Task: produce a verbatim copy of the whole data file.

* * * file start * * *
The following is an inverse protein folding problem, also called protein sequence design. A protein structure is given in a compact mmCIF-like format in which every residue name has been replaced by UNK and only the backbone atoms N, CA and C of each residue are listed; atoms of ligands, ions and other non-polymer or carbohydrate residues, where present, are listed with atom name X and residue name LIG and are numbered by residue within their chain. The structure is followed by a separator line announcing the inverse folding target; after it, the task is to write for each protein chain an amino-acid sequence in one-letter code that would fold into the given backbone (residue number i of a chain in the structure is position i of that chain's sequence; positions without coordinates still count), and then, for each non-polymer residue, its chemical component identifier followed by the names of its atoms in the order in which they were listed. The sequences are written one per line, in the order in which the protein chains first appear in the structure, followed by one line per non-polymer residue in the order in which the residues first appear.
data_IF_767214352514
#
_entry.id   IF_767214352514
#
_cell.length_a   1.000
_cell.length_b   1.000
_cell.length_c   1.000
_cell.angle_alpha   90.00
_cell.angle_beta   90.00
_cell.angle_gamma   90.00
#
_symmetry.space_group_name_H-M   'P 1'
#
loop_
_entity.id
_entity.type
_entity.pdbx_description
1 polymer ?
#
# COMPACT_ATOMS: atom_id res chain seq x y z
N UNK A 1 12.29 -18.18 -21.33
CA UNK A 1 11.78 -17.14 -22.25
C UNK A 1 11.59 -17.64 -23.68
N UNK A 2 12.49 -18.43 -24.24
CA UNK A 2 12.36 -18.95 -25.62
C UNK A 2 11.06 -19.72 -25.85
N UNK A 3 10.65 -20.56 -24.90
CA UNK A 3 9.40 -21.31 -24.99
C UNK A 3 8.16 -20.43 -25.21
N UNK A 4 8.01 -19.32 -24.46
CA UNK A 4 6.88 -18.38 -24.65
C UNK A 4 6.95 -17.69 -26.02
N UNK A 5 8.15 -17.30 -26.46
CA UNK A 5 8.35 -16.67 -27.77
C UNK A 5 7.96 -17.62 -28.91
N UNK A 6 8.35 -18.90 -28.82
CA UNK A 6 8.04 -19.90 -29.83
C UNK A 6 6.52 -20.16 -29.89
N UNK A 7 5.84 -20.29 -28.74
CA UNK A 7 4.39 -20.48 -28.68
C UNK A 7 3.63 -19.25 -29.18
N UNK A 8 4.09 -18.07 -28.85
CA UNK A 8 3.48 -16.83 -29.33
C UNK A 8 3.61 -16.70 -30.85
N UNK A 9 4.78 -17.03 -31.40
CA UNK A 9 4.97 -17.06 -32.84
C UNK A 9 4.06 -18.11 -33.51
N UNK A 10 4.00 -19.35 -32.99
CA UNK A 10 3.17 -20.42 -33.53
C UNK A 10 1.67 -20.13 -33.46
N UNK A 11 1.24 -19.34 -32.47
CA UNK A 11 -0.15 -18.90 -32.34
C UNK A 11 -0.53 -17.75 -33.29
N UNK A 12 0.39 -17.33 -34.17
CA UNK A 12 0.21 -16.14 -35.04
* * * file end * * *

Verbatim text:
The following is an inverse protein folding problem, also called protein sequence design. A protein structure is given in a compact mmCIF-like format in which every residue name has been replaced by UNK and only the backbone atoms N, CA and C of each residue are listed; atoms of ligands, ions and other non-polymer or carbohydrate residues, where present, are listed with atom name X and residue name LIG and are numbered by residue within their chain. The structure is followed by a separator line announcing the inverse folding target; after it, the task is to write for each protein chain an amino-acid sequence in one-letter code that would fold into the given backbone (residue number i of a chain in the structure is position i of that chain's sequence; positions without coordinates still count), and then, for each non-polymer residue, its chemical component identifier followed by the names of its atoms in the order in which they were listed. The sequences are written one per line, in the order in which the protein chains first appear in the structure, followed by one line per non-polymer residue in the order in which the residues first appear.
data_IF_767214352514
#
_entry.id   IF_767214352514
#
_cell.length_a   1.000
_cell.length_b   1.000
_cell.length_c   1.000
_cell.angle_alpha   90.00
_cell.angle_beta   90.00
_cell.angle_gamma   90.00
#
_symmetry.space_group_name_H-M   'P 1'
#
loop_
_entity.id
_entity.type
_entity.pdbx_description
1 polymer ?
#
# COMPACT_ATOMS: atom_id res chain seq x y z
N UNK A 1 12.29 -18.18 -21.33
CA UNK A 1 11.78 -17.14 -22.25
C UNK A 1 11.59 -17.64 -23.68
N UNK A 2 12.49 -18.43 -24.24
CA UNK A 2 12.36 -18.95 -25.62
C UNK A 2 11.06 -19.72 -25.85
N UNK A 3 10.65 -20.56 -24.90
CA UNK A 3 9.40 -21.31 -24.99
C UNK A 3 8.16 -20.43 -25.21
N UNK A 4 8.01 -19.32 -24.46
CA UNK A 4 6.88 -18.38 -24.65
C UNK A 4 6.95 -17.69 -26.02
N UNK A 5 8.15 -17.30 -26.46
CA UNK A 5 8.35 -16.67 -27.77
C UNK A 5 7.96 -17.62 -28.91
N UNK A 6 8.35 -18.90 -28.82
CA UNK A 6 8.04 -19.90 -29.83
C UNK A 6 6.52 -20.16 -29.89
N UNK A 7 5.84 -20.29 -28.74
CA UNK A 7 4.39 -20.48 -28.68
C UNK A 7 3.63 -19.25 -29.18
N UNK A 8 4.09 -18.07 -28.85
CA UNK A 8 3.48 -16.83 -29.33
C UNK A 8 3.61 -16.70 -30.85
N UNK A 9 4.78 -17.03 -31.40
CA UNK A 9 4.97 -17.06 -32.84
C UNK A 9 4.06 -18.11 -33.51
N UNK A 10 4.00 -19.35 -32.99
CA UNK A 10 3.17 -20.42 -33.53
C UNK A 10 1.67 -20.13 -33.46
N UNK A 11 1.24 -19.34 -32.47
CA UNK A 11 -0.15 -18.90 -32.34
C UNK A 11 -0.53 -17.75 -33.29
N UNK A 12 0.39 -17.33 -34.17
CA UNK A 12 0.21 -16.14 -35.04